The book is also permeated with memorable characters like Puddle,Mlle Duphot and the tragic Jamie & Barbara.Also Stephen's relationship with animals from her horse to the dog in Paris was touching.
All in all ,a dated but fascinating and ultimately moving novel.
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Format: Paperback
As a male, hetrosexual, I decided that I should read this classic. I found it slow, but was interested in the way the author portrayed society. I imagine that modern lesbians would be touched, but also annoyed by this dated classic.
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Format: Paperback
This novel in to be recommnded not only to lesbians and "inverts." It is to be recommended to all sensitive souls and lovers of beauty and artists and all who feel themselves terribly rejected by mainstream culture. The prose in itself is beautifully written in a manner that few books of any sort are today. If this lovely style is "long-winded," as one reviewer dubbed it, then today's literary culture would do well to open the door and let some air in, regardless of the season! The book that comes closest, oddly, to the style of Hall's masterpiece is the contemporary "straight" Bildungsroman of Thomas Wolfe-Look Homeward, Angel. Hall is more effective, though, in bringing home "the pain of all beauty," and I found myself having to put the bok down several times to clear the salty blur from my eyes, such is its poignancy. Oddly again, the storyline of Hall's book and the plight of Stephen Gordon remind me of nothing so much as Rousseau in his Confessions.-Then again, none of this should really be surprising. All three were sensitiive geniuses who suffered through much of their lives. This book will strike a chord of love in you, if you, like Hall and her protagonist, have ever felt "...like a soul that wakes up to find itself wandering, unwanted, between the spheres."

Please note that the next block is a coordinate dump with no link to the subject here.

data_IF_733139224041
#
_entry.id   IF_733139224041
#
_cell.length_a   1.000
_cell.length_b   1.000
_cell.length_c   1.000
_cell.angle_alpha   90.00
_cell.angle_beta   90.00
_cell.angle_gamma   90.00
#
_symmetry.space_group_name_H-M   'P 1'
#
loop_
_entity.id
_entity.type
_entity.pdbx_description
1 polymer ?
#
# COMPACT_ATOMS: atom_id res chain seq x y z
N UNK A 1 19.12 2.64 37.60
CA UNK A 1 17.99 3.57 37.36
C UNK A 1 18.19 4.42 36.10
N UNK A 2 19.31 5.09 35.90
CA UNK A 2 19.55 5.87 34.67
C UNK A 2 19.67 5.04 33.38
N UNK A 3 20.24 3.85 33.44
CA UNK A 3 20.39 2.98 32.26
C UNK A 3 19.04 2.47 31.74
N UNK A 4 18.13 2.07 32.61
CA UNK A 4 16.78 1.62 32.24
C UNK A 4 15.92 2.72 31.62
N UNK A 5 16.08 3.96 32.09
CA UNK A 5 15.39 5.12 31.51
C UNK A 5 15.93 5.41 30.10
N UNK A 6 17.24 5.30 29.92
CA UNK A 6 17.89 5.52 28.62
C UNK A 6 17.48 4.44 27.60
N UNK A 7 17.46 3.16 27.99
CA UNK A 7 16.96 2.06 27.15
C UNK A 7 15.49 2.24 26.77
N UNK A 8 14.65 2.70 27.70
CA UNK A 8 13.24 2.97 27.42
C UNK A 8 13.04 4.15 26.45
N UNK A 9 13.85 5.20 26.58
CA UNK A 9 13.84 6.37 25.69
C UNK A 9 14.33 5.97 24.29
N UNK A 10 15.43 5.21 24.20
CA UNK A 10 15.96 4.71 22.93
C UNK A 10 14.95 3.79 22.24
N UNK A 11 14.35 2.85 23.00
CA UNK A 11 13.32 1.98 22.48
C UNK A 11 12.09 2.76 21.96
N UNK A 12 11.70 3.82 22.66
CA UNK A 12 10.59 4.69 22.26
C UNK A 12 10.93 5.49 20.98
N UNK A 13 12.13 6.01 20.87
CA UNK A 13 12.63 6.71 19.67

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Format: Paperback
This book is to be recommended not only to the lesbian or "invert," but to all sensitive souls who have felt themselves "outcast from life's feast," to borrow from Joyce. The prose itself is rich and beautiful as few books are today, and if this style is long winded as one reviwer has dubbed it, then modern literary culture needs to open its doors to let in some fresh air, regardless of the season. This style of this book, oddly, resembles more than anything that of the contemporary "straight" Bildungsroman by Thomas Wolfe-Look Homeward, Angel. But Hall is more effective at bringing home "the pain of all beauty" and I found myself laying the book down several times to wipe the salty blur from my eyes, such is its poignancy. The storyline and character, oddly again, of Hall's book and of her protagonist Stephen Gordon remind me of nothing so much as Rousseau in his Confessions. Yet, these similarities should not be surprising after all. All three were sensitive geniuses who suffered much through their own spiritual tenderness.-This book is for all who have felt, like Hall and Stephen, "...like a soul that wakes up to find itself wandering, unwanted, between the spheres."-Or as Shelley would have it in his fragment "To The Moon," "Art thou pale for weariness of climbing heaven and gazing on Earth, wandering companionless?"-It will ease your struggle and perhaps bring you rest.